Page 128 - ASHG 2012 Annual Meeting Program Guide

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Saturday, November 10
SESSION 69 – ASHG Victor A. McKusick Leadership
Award Presentation
Hall D, Lower Level North, Moscone Center
ASHG established this prestigious award in honor of
Dr. Victor A. McKusick and his inspiring contributions
to the human genetics field. The McKusick Leadership
Award is presented to an individual whose
professional achievements have fostered and enriched
the development of the field of human genetics.
Recipients of this award exemplify the enduring
leadership and vision required to ensure that the field
of human genetics will flourish and successfully
assimilate into the broader context of science,
medicine, and health.
Joann A. Boughman, Univ. Syst. of Maryland
Francis S. Collins, MD, PhD
Director, National Institutes of Health
Dr. Collins has been named as the 2012 winner in
recognition of his extensive achievements in genetics
research, his efforts to advance health science
and technology through policy and education, and
his stellar leadership of the genetics community in
mapping the human genome. The revolution that was
dreamed of at the start of the Human Genome Project
is currently being realized. Today’s medical geneticists,
genetic counselors, and other health professionals are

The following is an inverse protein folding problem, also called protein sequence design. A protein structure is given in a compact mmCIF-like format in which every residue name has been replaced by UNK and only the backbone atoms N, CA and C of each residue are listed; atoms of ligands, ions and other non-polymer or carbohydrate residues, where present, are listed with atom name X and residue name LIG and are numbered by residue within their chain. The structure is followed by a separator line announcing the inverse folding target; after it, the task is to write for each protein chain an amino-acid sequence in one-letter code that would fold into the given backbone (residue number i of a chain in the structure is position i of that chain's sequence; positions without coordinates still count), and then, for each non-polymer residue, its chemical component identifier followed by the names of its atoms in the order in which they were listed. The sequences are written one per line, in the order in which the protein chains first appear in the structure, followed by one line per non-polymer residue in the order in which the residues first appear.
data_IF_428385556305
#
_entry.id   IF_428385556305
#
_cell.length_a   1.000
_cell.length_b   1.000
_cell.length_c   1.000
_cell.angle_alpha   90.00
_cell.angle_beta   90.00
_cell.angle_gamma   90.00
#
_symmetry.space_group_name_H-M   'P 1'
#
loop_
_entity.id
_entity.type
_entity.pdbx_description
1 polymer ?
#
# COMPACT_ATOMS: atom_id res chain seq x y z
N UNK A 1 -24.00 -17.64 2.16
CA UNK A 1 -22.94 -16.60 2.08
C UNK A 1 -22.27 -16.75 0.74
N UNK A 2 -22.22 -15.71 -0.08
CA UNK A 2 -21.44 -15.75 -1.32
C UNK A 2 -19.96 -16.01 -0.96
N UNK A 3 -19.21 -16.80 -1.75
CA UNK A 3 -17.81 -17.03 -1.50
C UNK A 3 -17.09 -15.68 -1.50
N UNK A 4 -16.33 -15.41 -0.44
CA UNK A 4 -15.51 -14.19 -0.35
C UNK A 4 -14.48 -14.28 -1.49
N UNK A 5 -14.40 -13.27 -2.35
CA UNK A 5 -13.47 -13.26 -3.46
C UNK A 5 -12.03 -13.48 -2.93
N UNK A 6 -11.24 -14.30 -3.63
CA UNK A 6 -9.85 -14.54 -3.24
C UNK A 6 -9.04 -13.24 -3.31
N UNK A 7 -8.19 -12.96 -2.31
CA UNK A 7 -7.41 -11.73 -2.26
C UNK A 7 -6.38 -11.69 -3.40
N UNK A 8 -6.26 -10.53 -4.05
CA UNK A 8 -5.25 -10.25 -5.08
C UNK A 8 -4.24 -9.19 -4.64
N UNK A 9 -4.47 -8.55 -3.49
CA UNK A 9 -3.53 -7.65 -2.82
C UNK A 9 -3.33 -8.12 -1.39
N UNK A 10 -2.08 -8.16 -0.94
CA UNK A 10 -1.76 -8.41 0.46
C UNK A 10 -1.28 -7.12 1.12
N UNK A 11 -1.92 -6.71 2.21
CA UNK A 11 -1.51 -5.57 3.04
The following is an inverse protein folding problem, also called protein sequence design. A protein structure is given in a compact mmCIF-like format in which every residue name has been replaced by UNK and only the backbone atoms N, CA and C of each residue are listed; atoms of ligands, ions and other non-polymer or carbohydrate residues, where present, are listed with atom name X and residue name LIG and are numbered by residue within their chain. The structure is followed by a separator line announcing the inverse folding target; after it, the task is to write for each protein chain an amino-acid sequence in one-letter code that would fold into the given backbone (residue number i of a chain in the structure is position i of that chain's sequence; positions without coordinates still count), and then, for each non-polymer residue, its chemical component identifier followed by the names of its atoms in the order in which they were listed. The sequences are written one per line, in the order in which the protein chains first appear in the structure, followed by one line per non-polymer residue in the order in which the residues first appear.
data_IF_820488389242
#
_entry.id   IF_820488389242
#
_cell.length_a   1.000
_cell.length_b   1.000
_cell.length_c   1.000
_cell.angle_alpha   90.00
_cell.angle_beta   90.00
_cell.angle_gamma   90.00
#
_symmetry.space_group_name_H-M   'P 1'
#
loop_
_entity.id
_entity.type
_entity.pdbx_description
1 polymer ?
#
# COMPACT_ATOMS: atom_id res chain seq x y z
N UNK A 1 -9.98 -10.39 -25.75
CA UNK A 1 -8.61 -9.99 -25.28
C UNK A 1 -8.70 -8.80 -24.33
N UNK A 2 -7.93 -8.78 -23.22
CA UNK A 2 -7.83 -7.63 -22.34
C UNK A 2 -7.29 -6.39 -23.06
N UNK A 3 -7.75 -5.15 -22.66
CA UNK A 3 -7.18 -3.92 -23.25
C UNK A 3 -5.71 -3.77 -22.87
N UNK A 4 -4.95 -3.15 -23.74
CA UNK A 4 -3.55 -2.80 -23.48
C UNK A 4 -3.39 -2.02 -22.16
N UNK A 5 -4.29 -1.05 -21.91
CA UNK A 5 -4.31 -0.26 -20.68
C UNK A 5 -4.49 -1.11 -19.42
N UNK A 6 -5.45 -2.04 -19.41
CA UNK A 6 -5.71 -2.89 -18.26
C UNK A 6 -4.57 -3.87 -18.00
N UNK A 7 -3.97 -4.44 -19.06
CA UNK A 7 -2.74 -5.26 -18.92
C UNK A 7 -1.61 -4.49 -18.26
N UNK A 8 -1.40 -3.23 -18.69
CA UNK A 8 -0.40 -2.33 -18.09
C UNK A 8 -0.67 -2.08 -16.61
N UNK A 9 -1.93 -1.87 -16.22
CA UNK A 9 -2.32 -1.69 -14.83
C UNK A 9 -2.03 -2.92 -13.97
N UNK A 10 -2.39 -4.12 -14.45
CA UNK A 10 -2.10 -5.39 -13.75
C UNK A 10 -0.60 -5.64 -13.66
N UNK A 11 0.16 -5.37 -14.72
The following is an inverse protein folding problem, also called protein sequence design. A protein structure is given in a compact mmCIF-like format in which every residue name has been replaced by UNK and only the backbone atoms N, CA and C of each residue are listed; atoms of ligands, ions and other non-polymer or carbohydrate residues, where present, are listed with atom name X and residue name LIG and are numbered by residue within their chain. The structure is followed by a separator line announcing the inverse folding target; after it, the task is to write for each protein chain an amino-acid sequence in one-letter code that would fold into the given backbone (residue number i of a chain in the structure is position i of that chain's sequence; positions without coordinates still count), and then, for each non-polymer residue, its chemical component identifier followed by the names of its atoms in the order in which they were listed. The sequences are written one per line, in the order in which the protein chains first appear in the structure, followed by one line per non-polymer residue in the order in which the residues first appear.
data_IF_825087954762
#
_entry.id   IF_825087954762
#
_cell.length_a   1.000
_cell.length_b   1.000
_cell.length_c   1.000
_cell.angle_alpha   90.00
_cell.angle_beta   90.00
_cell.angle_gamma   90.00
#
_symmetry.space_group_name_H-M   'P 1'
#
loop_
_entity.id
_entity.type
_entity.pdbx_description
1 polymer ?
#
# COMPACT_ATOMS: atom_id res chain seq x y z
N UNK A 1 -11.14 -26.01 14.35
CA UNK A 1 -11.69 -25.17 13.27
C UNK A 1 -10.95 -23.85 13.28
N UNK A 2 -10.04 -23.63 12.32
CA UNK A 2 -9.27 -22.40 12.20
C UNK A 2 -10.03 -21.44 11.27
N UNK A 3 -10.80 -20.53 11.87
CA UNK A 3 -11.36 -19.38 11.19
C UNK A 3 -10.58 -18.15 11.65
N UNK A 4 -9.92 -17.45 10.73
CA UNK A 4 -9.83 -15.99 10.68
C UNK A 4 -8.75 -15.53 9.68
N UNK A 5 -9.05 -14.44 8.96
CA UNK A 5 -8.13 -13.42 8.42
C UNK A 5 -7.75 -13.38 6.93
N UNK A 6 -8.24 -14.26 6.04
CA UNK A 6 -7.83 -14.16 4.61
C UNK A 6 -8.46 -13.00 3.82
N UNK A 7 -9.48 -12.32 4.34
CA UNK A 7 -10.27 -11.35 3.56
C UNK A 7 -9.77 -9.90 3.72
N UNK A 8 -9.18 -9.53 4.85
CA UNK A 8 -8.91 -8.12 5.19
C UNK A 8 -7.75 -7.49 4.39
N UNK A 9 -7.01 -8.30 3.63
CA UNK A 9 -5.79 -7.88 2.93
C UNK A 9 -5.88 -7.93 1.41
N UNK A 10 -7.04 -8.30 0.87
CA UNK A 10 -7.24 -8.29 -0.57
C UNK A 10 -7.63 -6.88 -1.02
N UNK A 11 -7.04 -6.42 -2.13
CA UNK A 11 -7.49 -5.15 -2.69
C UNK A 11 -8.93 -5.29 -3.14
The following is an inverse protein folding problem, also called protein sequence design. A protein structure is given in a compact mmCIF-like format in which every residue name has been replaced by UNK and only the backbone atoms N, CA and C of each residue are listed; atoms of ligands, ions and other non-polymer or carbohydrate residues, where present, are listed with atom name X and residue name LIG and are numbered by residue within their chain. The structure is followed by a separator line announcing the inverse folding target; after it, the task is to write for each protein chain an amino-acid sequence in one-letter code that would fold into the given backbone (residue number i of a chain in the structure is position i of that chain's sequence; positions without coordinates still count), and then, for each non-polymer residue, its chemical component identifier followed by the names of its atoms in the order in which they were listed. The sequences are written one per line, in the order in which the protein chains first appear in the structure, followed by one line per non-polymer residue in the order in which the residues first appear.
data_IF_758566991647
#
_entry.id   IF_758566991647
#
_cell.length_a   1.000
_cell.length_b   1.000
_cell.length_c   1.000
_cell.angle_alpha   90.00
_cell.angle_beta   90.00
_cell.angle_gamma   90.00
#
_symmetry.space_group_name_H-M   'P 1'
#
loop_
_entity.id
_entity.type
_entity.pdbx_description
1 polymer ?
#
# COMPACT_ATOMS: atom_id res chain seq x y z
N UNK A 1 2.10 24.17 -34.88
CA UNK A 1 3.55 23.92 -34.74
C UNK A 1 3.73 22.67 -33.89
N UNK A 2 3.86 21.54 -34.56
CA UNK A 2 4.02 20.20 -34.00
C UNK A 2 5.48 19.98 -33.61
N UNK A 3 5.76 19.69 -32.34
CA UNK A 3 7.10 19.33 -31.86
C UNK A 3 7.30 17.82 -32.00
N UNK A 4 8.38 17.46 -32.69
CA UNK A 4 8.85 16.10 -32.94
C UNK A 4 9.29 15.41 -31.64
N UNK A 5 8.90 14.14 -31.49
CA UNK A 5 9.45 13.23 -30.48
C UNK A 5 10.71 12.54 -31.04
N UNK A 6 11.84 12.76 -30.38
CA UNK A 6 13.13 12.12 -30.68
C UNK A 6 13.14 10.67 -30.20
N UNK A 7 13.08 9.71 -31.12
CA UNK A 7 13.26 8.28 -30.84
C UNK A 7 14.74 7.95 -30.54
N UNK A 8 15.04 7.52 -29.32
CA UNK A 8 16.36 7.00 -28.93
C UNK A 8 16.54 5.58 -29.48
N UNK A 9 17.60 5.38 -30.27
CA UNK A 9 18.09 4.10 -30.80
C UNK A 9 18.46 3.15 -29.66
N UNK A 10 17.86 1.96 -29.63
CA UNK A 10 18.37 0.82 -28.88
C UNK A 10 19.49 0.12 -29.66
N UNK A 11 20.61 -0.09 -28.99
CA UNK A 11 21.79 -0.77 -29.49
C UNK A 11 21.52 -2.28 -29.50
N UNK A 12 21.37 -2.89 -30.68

increasingly able to identify and test genes associated
with both single-gene and complex disease. Today’s
medical researchers are increasingly able to
investigate treatments and therapies for diseases with
genetic causes. These medical and scientific advances
would not have been possible without Dr. Collin’s
leadership and dedication to studying the molecular
genetics of diseases, for the benefit of health and
During the completion of the NIH-based Human
Genome Project, Dr. Collins served as the Director of
the National Human Genome Research Institute.
However, prior to taking on that leadership role, he
had already contributed much to human genetics. He
took part in the identification of the gene for cystic
fibrosis in 1989, the gene for neurofibromatosis in
and the gene for Huntington’s disease in 1993.
His laboratory is known for its past and continuing
focus on the function of genes involved in breast
cancer, diabetes, Hutchinson-Gilford progeria
syndrome, and many other conditions. In 2008, Dr.
Collins stepped down from the NHGRI, and less than
year later, he was chosen by President Obama to
serve as the director of the National Institutes of
Dr. Collins has received many awards for his
achievements in science and technology, including the
Presidential Medal of Freedom in November 2007, the
National Medal of Science in 2009, and election into
the Institute of Medicine and the National Academy of
Dr. Collins has also made “singing for science” an
emphasis of his professional career. His efforts in
education and outreach are commended by many.
These efforts include, among many others, creating
clinical partnerships with four historically black
colleges and universities to develop clinical research
degrees and conduct treatment trials among minority
patients, and establishing the National Center for
Advancing Translational Sciences to enhance the
process of translating scientific discoveries into new
drugs, diagnostics, and devices. Dr. Collins continues
to play a vital role in the advancement of genetics and
medical research and the improvement of health and
Past Recipients: Leon E. Rosenberg (2011); Charles J.
Epstein (2010); Arno G. Motulsky (2009); Victor A.
McKusick (2008); Walter Nance (2007); David Rimoin